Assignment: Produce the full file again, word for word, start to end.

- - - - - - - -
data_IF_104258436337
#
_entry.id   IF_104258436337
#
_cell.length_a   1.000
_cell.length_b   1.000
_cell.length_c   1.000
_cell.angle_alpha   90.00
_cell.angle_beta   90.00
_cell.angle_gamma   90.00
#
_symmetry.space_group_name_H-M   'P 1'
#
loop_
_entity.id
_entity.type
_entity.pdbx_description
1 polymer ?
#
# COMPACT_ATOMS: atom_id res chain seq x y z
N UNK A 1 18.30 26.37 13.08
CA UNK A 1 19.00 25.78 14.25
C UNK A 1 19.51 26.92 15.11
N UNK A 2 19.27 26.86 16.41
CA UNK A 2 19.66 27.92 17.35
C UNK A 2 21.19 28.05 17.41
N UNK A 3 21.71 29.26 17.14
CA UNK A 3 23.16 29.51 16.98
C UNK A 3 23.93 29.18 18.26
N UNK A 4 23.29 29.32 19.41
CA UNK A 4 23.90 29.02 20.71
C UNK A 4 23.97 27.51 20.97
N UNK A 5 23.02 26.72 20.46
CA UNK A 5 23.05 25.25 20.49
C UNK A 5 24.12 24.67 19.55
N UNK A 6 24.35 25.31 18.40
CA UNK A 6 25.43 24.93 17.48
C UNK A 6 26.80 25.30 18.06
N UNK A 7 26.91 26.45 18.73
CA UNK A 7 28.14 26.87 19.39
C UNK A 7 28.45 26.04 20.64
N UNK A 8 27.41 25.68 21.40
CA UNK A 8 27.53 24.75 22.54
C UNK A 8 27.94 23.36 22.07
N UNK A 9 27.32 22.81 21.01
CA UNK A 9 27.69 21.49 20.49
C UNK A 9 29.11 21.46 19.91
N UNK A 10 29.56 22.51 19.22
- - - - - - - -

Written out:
data_IF_104258436337
#
_entry.id   IF_104258436337
#
_cell.length_a   1.000
_cell.length_b   1.000
_cell.length_c   1.000
_cell.angle_alpha   90.00
_cell.angle_beta   90.00
_cell.angle_gamma   90.00
#
_symmetry.space_group_name_H-M   'P 1'
#
loop_
_entity.id
_entity.type
_entity.pdbx_description
1 polymer ?
#
# COMPACT_ATOMS: atom_id res chain seq x y z
N UNK A 1 18.30 26.37 13.08
CA UNK A 1 19.00 25.78 14.25
C UNK A 1 19.51 26.92 15.11
N UNK A 2 19.27 26.86 16.41
CA UNK A 2 19.66 27.92 17.35
C UNK A 2 21.19 28.05 17.41
N UNK A 3 21.71 29.26 17.14
CA UNK A 3 23.16 29.51 16.98
C UNK A 3 23.93 29.18 18.26
N UNK A 4 23.29 29.32 19.41
CA UNK A 4 23.90 29.02 20.71
C UNK A 4 23.97 27.51 20.97
N UNK A 5 23.02 26.72 20.46
CA UNK A 5 23.05 25.25 20.49
C UNK A 5 24.12 24.67 19.55
N UNK A 6 24.35 25.31 18.40
CA UNK A 6 25.43 24.93 17.48
C UNK A 6 26.80 25.30 18.06
N UNK A 7 26.91 26.45 18.73
CA UNK A 7 28.14 26.87 19.39
C UNK A 7 28.45 26.04 20.64
N UNK A 8 27.41 25.68 21.40
CA UNK A 8 27.53 24.75 22.54
C UNK A 8 27.94 23.36 22.07
N UNK A 9 27.32 22.81 21.01
CA UNK A 9 27.69 21.49 20.49
C UNK A 9 29.11 21.46 19.91
N UNK A 10 29.56 22.51 19.22